– There is no one in gold lace in Australia whom the right honorable member does not know. So far as the case of Lt.-Col. Bayly is concerned, I may say that one of the most painful duties I have ever been called upon to perform was that of declining to accede to the proposal to make him a special grant. When I saw that officer: - a man whom; I knew to have the highest reputation for men - broken down in health, I felt that if it were permissible for one occupying a public position to give way to his feelings, nothing could give one greater pleasure than to deal liberally with such a case. I understand that he has now submitted evidence which brings his case under one of the regulations.

Mr Ewing:

– The Medical Board has reported that he received his injuries while on active service, and that certain action ought to be taken.

Mr REID:

– Then I think that a grave injustice is being done him by putting his case before the Committee in this way. The proposal is presented as if it were one to grant a gratuity; on retirement. It is unfortunate that it should have been put in such a way. We all desire to do what is right in these matters, and I would suggest to the Minister in charge of the’ Estimates that he should agree to the omission of the item, with a view to the Ministry placing the two cases before the House in some special form based on the grounds upon which these allowances are recommended. As the proposal now stands, I feel that we must reject it.

Mr Ewing:

– Why not vote on the matter now?

Mr REID:

– It is unfair for the Government to put the matter before us in a form that must compel us to reject it, whereas if it were submitted as a special proposal to make a grant to these officers on account of injuries received in the discharge of their duties, the position might be different.

Mr Fisher:

– Would the right honorable member agree to such a proposal without laying down a general principle?

Mr REID:

– I should agree to it only if the House were prepared to treat every one of our non-commissioned officers and men who were injured while on active service in South Africa - every man injured while serving in the forces - in the same way.

Mr Fisher:

– I am with the right honorable member.

Mr REID:

– If we do it for one man, we must recognise our moral liability to do the same for every other man who proves his claim for consideration.

Sir John Forrest:

– So far as I am aware, we have done so. I have always said that we should look after every man. who was injured in the South African war.

Mr REID:

– lean assure the right honorable gentleman that there are a number of cases in which that has not been done. I hope that his statement that, as far as he is aware, every case demanding consideration has received attention will be published by the press of Australia. If it is, I guarantee that within a month the Government will have submitted to them’ the cases of hundreds of men who have been absolutelydeprived of any hope of compensation.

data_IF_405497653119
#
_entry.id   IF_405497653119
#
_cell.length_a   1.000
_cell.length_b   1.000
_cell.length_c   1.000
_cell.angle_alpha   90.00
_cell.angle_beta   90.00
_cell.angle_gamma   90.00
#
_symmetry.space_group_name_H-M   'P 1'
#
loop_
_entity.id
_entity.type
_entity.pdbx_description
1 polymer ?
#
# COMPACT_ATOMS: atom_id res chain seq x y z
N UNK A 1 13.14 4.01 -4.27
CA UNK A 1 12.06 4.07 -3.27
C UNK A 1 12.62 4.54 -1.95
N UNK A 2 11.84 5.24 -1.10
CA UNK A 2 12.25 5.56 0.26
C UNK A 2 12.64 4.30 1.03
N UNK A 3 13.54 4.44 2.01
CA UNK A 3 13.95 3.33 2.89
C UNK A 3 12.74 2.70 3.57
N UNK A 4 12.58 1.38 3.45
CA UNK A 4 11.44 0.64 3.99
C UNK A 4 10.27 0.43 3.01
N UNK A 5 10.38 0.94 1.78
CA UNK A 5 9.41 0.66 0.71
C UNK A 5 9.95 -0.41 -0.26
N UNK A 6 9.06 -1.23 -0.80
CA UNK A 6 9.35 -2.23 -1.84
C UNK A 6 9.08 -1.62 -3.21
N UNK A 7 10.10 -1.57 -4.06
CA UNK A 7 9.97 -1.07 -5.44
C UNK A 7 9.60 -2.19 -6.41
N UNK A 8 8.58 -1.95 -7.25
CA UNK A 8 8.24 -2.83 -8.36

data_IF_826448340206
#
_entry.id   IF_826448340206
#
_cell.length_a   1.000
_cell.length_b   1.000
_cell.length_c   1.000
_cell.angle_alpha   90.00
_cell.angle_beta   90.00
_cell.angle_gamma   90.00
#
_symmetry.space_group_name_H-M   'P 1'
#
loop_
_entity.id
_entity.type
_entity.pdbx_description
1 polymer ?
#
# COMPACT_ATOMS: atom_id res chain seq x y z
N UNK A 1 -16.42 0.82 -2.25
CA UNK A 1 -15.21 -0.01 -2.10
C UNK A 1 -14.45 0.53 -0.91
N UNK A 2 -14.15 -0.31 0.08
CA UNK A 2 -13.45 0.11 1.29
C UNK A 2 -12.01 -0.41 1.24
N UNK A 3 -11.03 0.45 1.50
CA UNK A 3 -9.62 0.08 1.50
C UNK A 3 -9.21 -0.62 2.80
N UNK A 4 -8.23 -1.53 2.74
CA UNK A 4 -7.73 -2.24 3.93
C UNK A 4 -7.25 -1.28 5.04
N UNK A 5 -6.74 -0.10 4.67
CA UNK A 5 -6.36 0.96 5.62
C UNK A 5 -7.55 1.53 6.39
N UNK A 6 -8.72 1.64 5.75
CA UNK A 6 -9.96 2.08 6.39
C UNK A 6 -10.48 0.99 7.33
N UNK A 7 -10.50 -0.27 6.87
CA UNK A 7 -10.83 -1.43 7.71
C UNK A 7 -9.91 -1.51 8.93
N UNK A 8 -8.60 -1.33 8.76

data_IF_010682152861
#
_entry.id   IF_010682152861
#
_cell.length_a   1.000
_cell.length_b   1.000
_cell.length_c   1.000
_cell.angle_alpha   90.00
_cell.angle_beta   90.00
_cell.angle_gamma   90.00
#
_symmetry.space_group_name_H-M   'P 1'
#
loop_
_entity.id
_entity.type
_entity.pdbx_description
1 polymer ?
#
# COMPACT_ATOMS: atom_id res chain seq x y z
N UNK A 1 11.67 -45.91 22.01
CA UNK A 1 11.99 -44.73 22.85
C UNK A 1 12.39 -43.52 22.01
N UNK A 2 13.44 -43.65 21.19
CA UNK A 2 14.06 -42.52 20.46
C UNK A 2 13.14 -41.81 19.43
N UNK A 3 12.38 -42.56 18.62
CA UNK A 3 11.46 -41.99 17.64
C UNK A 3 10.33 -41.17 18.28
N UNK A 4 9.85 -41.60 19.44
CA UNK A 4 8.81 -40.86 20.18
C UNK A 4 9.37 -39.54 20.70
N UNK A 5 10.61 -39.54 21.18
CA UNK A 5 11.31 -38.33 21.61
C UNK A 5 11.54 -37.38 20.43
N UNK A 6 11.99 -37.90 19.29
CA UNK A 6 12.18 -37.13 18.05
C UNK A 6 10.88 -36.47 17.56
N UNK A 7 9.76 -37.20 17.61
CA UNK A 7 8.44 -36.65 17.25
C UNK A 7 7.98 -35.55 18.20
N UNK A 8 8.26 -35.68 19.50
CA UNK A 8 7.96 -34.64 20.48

Sir John Forrest:

– Did we not promise our troops before they left for South Africa that they would be fairly treated ? I know that we did in Western Australia.

Mr McDonald:

– The Prime Minister of the day distinctly said that they would have no claim upon the Government.

Mr REID:

– Most of the troops despatched from Australia to South Africa left before the Federal Government came into existence. I remember, at a time when> I was not in office, attending a great meeting in connexion with the movement in Sydney. The Premier of the State, the Chief Justice, and most of the prominent officials of New South Wales were present, and the most generous promises were made to the men before they left. I distinctly assert, however, that hundreds and hundreds of these men returned to Australia with shattered constitutions, but never received1 a shred of consideration, either in the way of being granted temporary or permanent employment or monetary consideration. I do not think that any man in Australia, has a kindlier feeling than I have towards Lt.-Col. Bayly, but I am not prepared to place this Parliament in- an odious light by selecting one distinguished officer for consideration, and leaving out all others. I shall not be a party to such legislation.

Mr HENRY WILLIS:
Robertson

– I have listened with considerable interest to the reasons that have been offered for the inclusion of this item in the Estimates, and am satisfied that the proposal to grant a gratuity to Colonel Price is a monstrous one. In the first place he refused a gratuity, preferring in lieu thereof to accept two years’ service as commandant of the forces in Queensland. On accepting that position, he wrote many letters showing that he had carefully considered the situation, and I hold that he should now abide by his own decision. It is difficult to understand why the Government were induced to place before the Committee a proposal to grant him a gratuity of £800. I should like to know whether the Military Board was asked to consider his case.

Mr Ewing:

– Major-General Hutton recommended that he should receive a grant of £1,600.

Mr HENRY WILLIS:

– But has any recommendation been made by the Military Board?

Mr Reid: